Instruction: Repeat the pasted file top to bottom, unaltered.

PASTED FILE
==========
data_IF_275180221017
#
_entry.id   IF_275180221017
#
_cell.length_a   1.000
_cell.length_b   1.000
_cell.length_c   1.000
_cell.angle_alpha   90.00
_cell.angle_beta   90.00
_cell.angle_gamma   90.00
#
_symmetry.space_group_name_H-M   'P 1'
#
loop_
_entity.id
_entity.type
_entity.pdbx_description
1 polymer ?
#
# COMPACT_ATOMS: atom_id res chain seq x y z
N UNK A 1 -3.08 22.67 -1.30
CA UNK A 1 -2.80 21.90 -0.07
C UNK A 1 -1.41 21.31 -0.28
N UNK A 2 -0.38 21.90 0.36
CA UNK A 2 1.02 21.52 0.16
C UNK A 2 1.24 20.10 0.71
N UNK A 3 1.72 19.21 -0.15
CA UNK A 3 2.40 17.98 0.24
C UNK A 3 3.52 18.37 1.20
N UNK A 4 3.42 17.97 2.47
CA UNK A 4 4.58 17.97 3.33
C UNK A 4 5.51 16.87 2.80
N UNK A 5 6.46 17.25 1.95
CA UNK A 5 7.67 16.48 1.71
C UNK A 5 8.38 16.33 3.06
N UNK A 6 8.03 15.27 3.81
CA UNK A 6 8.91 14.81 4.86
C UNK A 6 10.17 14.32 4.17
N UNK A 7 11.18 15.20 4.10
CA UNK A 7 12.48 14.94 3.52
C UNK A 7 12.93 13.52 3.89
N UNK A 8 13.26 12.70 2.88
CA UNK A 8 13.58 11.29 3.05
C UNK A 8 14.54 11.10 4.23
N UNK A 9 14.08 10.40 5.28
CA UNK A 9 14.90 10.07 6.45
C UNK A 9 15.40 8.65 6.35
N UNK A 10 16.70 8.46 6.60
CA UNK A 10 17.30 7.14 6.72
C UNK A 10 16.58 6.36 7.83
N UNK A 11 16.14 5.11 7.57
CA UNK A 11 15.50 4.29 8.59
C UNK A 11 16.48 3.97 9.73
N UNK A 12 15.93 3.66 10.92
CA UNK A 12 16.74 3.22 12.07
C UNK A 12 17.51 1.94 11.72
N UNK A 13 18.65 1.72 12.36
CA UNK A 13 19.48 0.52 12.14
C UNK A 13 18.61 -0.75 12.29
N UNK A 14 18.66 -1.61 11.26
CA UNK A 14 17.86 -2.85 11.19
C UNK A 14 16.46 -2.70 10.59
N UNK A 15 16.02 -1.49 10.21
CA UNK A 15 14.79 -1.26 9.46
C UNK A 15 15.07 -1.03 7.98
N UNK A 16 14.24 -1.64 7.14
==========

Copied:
data_IF_275180221017
#
_entry.id   IF_275180221017
#
_cell.length_a   1.000
_cell.length_b   1.000
_cell.length_c   1.000
_cell.angle_alpha   90.00
_cell.angle_beta   90.00
_cell.angle_gamma   90.00
#
_symmetry.space_group_name_H-M   'P 1'
#
loop_
_entity.id
_entity.type
_entity.pdbx_description
1 polymer ?
#
# COMPACT_ATOMS: atom_id res chain seq x y z
N UNK A 1 -3.08 22.67 -1.30
CA UNK A 1 -2.80 21.90 -0.07
C UNK A 1 -1.41 21.31 -0.28
N UNK A 2 -0.38 21.90 0.36
CA UNK A 2 1.02 21.52 0.16
C UNK A 2 1.24 20.10 0.71
N UNK A 3 1.72 19.21 -0.15
CA UNK A 3 2.40 17.98 0.24
C UNK A 3 3.52 18.37 1.20
N UNK A 4 3.42 17.97 2.47
CA UNK A 4 4.58 17.97 3.33
C UNK A 4 5.51 16.87 2.80
N UNK A 5 6.46 17.25 1.95
CA UNK A 5 7.67 16.48 1.71
C UNK A 5 8.38 16.33 3.06
N UNK A 6 8.03 15.27 3.81
CA UNK A 6 8.91 14.81 4.86
C UNK A 6 10.17 14.32 4.17
N UNK A 7 11.18 15.20 4.10
CA UNK A 7 12.48 14.94 3.52
C UNK A 7 12.93 13.52 3.89
N UNK A 8 13.26 12.70 2.88
CA UNK A 8 13.58 11.29 3.05
C UNK A 8 14.54 11.10 4.23
N UNK A 9 14.08 10.40 5.28
CA UNK A 9 14.90 10.07 6.45
C UNK A 9 15.40 8.65 6.35
N UNK A 10 16.70 8.46 6.60
CA UNK A 10 17.30 7.14 6.72
C UNK A 10 16.58 6.36 7.83
N UNK A 11 16.14 5.11 7.57
CA UNK A 11 15.50 4.29 8.59
C UNK A 11 16.48 3.97 9.73
N UNK A 12 15.93 3.66 10.92
CA UNK A 12 16.74 3.22 12.07
C UNK A 12 17.51 1.94 11.72
N UNK A 13 18.65 1.72 12.36
CA UNK A 13 19.48 0.52 12.14
C UNK A 13 18.61 -0.75 12.29
N UNK A 14 18.66 -1.61 11.26
CA UNK A 14 17.86 -2.85 11.19
C UNK A 14 16.46 -2.70 10.59
N UNK A 15 16.02 -1.49 10.21
CA UNK A 15 14.79 -1.26 9.46
C UNK A 15 15.07 -1.03 7.98
N UNK A 16 14.24 -1.64 7.14